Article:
Level: Intermediate, Version: FM 10 or later

Exporting Data to iCal, Outlook, Google Calendar, etc.

Demo file: 2010-12-13-export to ical

The other day I needed to export some appointments from FileMaker to iCal. I’d never done this before, but I did a bit of reading on Wikipedia and elsewhere, and it turns out to be fairly straight forward. I don’t claim that what follows is in any way authoritative, just that it works… and not just with iCal, but with Outlook, Google Calendar and any other program that recognizes the iCalendar format.

Let’s start with a basic table of appointments, like this.

We’re going to create an “ics” file, which is a text file with three distinct elements. At the beginning of the file is the header, which looks like this:

PRODID:-//FileMaker Pro//NONSGML yourSolutionNameHere//EN

Next we have one or more body entries that look like this:

SUMMARY:Marketing Meeting

And at the very end of the file comes the footer, which looks like this:


Let’s take a closer look at the body section. The BEGIN, SUMMARY and END entries seem self-explanatory, but what’s going on with those “DT” entries? Well, as you’ve probably guessed, they’re timestamps. First we have the date formatted as YYYYMMDD, followed by a T, followed by the time in 24hour format, hhmmss, followed by a Z.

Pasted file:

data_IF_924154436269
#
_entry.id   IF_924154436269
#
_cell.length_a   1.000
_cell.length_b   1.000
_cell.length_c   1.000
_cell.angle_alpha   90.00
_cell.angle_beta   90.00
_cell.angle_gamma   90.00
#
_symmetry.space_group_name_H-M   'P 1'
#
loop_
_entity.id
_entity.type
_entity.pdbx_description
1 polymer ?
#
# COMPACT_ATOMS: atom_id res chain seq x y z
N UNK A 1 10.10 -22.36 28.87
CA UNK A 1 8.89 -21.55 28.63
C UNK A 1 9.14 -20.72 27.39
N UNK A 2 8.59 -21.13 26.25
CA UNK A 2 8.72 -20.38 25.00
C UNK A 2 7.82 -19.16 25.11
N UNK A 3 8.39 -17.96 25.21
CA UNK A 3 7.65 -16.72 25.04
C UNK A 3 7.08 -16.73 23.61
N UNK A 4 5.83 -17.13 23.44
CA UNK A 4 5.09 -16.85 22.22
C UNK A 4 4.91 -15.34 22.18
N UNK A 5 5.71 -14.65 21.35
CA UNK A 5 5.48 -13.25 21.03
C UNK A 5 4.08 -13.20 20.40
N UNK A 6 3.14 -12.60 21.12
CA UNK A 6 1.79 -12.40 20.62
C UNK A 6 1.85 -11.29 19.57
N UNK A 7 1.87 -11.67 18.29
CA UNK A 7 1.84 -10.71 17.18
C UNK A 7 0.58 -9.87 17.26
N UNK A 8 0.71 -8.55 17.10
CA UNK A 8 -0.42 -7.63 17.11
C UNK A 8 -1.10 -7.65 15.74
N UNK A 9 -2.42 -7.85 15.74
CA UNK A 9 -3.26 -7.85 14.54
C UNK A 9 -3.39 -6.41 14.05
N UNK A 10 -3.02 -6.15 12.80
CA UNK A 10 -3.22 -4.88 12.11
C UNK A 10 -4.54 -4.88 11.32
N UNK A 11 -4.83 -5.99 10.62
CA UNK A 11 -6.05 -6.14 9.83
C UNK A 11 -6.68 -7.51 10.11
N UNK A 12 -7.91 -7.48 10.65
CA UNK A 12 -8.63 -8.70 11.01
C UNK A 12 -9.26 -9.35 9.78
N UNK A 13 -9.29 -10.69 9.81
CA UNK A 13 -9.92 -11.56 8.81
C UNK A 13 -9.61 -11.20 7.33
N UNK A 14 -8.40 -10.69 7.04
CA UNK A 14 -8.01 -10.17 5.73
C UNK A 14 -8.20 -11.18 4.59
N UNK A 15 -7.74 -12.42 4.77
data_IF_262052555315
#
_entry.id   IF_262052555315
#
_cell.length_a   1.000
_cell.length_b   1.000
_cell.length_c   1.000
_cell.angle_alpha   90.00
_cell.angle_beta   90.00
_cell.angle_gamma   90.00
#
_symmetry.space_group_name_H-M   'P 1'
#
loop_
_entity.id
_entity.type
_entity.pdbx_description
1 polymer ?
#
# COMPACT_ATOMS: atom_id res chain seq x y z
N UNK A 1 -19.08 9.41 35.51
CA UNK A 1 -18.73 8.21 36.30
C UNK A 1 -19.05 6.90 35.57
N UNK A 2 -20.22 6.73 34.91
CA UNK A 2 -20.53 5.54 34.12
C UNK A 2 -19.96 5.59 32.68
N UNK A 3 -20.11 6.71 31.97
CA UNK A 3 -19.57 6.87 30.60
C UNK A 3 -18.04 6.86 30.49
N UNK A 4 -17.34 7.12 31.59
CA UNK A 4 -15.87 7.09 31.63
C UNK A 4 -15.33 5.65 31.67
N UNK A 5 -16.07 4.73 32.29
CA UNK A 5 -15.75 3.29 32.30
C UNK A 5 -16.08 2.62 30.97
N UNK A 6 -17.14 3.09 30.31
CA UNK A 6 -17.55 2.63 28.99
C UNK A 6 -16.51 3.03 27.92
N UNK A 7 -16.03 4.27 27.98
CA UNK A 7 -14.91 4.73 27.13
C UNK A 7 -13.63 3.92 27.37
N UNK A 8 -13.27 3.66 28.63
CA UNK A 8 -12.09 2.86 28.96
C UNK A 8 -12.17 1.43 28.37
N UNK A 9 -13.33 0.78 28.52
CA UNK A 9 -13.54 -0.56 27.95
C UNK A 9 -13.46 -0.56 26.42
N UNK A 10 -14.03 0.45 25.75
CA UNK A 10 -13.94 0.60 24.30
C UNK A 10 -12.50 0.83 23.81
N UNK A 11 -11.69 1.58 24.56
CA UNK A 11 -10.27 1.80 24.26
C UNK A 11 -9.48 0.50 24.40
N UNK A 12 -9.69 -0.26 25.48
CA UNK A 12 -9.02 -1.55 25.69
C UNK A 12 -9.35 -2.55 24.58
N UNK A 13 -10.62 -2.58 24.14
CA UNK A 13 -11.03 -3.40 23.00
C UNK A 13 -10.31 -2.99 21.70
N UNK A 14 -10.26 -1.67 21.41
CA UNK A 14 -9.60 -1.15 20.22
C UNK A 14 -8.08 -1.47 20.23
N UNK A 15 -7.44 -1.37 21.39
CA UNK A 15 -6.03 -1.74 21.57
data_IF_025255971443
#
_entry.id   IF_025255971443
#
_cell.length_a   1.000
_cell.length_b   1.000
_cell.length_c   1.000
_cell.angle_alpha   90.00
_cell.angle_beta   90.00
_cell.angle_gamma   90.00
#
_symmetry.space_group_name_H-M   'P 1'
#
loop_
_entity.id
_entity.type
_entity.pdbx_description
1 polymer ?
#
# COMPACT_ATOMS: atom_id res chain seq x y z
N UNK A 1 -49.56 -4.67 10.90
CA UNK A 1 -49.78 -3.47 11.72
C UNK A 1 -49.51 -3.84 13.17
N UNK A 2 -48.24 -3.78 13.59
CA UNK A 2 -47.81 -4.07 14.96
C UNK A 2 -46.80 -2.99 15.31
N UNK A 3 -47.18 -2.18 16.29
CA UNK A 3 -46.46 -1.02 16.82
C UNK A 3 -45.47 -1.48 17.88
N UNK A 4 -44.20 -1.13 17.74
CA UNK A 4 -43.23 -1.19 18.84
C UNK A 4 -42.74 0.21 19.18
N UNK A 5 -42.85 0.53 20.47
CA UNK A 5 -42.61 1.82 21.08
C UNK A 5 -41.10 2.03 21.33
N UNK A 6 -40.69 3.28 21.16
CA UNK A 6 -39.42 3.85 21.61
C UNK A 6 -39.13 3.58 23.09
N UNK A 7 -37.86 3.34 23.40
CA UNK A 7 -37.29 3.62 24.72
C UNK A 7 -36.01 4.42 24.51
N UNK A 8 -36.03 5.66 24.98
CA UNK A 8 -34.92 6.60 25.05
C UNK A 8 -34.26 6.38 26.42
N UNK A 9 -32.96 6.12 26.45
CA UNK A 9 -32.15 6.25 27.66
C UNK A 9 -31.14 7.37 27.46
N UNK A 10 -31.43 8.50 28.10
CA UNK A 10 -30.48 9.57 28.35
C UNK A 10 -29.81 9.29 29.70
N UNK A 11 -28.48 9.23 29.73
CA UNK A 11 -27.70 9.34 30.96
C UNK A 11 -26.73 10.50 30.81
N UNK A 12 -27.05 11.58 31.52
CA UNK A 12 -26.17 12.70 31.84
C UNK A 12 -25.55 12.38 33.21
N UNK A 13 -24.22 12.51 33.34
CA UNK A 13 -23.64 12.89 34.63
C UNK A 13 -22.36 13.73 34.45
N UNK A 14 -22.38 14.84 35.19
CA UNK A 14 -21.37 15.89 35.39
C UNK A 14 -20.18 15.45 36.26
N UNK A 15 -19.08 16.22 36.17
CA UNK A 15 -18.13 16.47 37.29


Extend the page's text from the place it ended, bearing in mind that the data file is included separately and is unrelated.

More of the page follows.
One important observation about the time portion: it is represented as UTC time, not local time. So the first row in our appointments table, with a starting time of 10:00 Am, will be converted to the UTC equivalent of 180000 when we export it, because the database is located in the Pacific time zone, which is 8 hours offset, i.e., UTC-08. During Daylight Savings Time, the offset value would be -7, but we’re on Standard Time now, so the correct value is -8.

Clearly DTSTART is the beginning time for the appointment, and DTEND is the ending time, but what’s DTSTAMP? That is the “creation time” of the appointment, and apparently is required. Since I don’t care about that, I’m just making it the same as DTSTART.